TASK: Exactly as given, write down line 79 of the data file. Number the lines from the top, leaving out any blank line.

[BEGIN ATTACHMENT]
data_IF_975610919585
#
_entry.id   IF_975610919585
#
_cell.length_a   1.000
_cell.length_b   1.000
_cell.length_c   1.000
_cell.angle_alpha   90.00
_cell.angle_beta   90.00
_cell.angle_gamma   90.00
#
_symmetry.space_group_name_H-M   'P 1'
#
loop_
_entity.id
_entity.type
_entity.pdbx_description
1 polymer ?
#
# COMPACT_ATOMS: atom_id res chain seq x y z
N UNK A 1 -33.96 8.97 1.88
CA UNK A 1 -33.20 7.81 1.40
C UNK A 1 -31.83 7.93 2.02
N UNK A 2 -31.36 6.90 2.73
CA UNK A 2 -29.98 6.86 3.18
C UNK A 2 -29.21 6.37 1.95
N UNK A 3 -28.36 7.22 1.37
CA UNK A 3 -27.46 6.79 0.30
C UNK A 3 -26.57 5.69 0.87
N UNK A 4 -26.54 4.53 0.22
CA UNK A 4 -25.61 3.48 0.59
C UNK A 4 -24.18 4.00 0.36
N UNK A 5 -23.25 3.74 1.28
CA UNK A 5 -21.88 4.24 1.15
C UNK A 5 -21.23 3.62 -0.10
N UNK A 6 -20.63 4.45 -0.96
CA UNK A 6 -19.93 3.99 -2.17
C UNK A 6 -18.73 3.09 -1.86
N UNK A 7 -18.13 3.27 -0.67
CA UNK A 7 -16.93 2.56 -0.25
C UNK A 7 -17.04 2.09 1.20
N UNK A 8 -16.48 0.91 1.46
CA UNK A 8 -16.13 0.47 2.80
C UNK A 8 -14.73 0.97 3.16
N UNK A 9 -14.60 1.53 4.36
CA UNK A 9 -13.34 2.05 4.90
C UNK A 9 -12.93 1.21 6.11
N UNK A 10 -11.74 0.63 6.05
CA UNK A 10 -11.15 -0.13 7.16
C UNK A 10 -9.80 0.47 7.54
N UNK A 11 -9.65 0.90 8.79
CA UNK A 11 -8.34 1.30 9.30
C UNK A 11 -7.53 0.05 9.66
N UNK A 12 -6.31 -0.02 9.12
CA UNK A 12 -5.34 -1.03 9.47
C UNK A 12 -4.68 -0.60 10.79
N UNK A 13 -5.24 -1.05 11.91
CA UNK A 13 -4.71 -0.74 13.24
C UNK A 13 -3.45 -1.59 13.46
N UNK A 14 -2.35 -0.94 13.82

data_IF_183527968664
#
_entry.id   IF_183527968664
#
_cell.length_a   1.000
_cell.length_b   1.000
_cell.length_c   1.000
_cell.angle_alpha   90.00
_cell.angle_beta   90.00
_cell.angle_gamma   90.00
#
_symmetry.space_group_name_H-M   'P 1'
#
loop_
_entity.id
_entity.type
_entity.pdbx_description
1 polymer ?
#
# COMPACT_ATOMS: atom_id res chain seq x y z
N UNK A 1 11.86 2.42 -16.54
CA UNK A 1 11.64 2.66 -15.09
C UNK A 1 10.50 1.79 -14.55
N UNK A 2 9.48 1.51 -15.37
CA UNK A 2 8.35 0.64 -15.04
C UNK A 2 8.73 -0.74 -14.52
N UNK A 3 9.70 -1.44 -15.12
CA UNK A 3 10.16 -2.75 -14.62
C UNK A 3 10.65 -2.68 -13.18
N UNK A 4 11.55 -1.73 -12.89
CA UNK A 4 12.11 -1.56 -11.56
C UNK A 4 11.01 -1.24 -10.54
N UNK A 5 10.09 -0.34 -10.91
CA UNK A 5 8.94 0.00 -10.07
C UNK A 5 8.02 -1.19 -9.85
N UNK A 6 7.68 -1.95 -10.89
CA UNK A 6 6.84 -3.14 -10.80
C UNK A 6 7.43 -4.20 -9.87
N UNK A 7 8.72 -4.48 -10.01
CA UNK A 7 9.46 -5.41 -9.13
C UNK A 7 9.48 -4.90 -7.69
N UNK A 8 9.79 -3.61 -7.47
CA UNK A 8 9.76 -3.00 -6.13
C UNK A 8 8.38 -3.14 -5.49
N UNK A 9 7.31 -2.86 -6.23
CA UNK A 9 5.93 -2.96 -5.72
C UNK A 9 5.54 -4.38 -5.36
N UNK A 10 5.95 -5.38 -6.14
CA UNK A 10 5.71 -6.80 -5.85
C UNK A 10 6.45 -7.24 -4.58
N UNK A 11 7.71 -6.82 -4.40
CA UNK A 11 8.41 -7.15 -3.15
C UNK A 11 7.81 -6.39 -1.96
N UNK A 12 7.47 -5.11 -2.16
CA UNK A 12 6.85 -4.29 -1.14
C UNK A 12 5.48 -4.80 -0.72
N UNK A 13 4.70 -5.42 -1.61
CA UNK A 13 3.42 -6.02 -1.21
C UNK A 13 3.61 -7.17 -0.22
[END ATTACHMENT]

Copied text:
#